c) In recent years we have seen a growth in numbers of children coming forward as ‘trans’, seeking hormonal and surgical treatments to alter their bodies towards that of the opposite sex. Rises of thousands of percent of girls coming forward in this way have been recorded, with the famous Keira Bell case indicating that many of them later feel let down by the system which funnelled them in this direction without proper investigation and caused permanent bodily harm (infertility, anorgasmia). It is suspected that the hypersexualisation of young girls is behind the wishes of so many of them to escape from being female and the way they see to do this is to transition, with all the concomitant problems it brings.

Tragically, every sexualised image thrust into the view of young girls may contribute cumulatively to the deterioration of their mental health and some of the extremely serious consequences described above. Businesses which on the face of it only seek to advertise may in fact be unwittingly or uncaringly causing serious harm to vulnerable young people.

Given that the damage caused by these ads is done and cannot be undone, we hope that the businesses concerned may wish to make a donation to a women’s organisation in order to make amends. We would suggest perhaps the Centre for Women’s Justice with whom we have no connection.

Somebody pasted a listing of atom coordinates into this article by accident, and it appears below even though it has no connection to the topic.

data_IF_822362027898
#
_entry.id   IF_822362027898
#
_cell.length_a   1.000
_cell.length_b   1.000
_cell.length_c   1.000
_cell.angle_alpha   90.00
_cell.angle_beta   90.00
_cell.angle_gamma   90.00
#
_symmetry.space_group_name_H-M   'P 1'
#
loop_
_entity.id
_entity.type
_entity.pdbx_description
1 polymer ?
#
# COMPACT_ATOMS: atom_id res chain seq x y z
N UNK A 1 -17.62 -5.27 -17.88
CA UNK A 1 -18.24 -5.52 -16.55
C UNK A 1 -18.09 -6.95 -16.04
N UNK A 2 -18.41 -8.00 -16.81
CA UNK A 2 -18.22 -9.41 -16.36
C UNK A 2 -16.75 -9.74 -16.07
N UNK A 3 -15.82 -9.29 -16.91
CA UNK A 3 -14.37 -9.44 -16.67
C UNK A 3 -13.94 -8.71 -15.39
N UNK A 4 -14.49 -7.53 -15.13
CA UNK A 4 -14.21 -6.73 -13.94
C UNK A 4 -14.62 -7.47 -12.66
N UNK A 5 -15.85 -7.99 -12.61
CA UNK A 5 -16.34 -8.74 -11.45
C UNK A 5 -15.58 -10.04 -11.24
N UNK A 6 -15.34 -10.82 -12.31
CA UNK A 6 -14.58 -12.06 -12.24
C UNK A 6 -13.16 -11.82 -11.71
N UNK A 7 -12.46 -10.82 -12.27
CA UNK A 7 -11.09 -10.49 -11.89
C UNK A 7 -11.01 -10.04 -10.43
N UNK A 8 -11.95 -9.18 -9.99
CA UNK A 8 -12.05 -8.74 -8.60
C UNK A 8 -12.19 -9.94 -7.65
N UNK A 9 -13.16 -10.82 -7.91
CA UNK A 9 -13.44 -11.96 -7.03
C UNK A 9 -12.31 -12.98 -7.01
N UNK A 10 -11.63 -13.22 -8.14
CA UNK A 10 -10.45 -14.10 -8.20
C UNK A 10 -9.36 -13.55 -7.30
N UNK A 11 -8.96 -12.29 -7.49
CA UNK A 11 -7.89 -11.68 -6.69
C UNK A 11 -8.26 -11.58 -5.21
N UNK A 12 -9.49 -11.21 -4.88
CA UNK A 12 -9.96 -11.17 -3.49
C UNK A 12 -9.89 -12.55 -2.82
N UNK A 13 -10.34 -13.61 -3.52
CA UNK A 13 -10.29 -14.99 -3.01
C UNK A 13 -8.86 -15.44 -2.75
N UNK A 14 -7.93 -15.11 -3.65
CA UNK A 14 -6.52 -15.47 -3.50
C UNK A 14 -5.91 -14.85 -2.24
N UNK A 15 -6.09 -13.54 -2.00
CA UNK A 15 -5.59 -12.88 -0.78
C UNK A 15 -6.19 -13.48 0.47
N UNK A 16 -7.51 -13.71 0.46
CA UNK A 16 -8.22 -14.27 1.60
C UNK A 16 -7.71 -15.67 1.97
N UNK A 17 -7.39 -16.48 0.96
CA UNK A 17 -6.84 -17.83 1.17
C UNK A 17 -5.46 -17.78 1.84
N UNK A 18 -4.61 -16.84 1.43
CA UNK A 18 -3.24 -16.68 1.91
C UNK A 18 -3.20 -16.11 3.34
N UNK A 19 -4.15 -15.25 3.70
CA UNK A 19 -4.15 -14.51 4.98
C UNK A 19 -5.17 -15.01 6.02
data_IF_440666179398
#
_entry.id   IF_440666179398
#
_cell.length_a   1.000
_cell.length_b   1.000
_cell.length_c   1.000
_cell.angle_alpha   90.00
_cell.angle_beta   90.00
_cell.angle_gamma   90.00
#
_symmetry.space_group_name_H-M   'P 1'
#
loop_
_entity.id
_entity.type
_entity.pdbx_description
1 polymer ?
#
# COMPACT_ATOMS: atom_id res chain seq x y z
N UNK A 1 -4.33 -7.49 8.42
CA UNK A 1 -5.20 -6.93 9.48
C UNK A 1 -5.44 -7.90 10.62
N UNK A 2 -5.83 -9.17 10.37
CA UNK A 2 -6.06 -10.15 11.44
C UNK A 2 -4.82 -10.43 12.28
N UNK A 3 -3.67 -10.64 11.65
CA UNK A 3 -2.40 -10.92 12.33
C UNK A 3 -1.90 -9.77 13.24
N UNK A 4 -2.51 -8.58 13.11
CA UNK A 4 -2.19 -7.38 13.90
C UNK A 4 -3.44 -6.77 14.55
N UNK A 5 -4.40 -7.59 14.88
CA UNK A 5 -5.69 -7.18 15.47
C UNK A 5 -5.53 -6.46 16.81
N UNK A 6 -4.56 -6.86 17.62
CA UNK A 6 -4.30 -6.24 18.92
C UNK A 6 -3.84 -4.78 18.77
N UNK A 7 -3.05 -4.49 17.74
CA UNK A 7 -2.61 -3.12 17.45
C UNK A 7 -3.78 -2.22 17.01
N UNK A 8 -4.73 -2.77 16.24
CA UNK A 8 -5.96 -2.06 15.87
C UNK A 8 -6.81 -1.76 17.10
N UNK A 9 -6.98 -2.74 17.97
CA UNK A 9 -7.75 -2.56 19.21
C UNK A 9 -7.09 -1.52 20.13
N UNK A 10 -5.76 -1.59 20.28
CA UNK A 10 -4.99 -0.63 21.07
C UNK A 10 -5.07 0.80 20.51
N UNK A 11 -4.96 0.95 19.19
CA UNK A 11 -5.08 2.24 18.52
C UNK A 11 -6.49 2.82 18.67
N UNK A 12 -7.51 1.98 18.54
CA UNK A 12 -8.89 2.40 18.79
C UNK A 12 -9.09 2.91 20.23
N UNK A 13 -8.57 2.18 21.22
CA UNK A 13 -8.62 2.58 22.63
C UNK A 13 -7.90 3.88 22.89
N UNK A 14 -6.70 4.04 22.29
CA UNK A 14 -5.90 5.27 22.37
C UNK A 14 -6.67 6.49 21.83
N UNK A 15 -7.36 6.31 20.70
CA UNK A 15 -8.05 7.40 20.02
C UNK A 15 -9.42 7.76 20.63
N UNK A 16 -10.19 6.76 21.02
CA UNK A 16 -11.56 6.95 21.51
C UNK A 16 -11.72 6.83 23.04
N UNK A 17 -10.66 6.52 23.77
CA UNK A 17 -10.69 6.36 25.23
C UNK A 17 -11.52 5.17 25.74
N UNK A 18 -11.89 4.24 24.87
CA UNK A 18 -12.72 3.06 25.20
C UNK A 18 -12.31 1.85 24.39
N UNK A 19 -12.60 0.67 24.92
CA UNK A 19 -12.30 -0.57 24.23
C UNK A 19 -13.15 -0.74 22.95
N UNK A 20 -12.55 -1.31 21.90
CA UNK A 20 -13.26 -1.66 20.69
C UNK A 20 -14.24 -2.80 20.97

According to the NSPCC as many as 1 in 20 children experience child sexual abuse. Given the schools in the area a number of children who have to experience such abuse will be passing the Revolution poster, and its highly sexualised image may remind them of pornography they have been shown or asked to imitate, which would be a traumatic reminder of their abuse and might trigger a trauma response. Such children have difficulty concentrating on their lessons at the best of times, but after such vivid pictorial reminders may find it even harder to learn.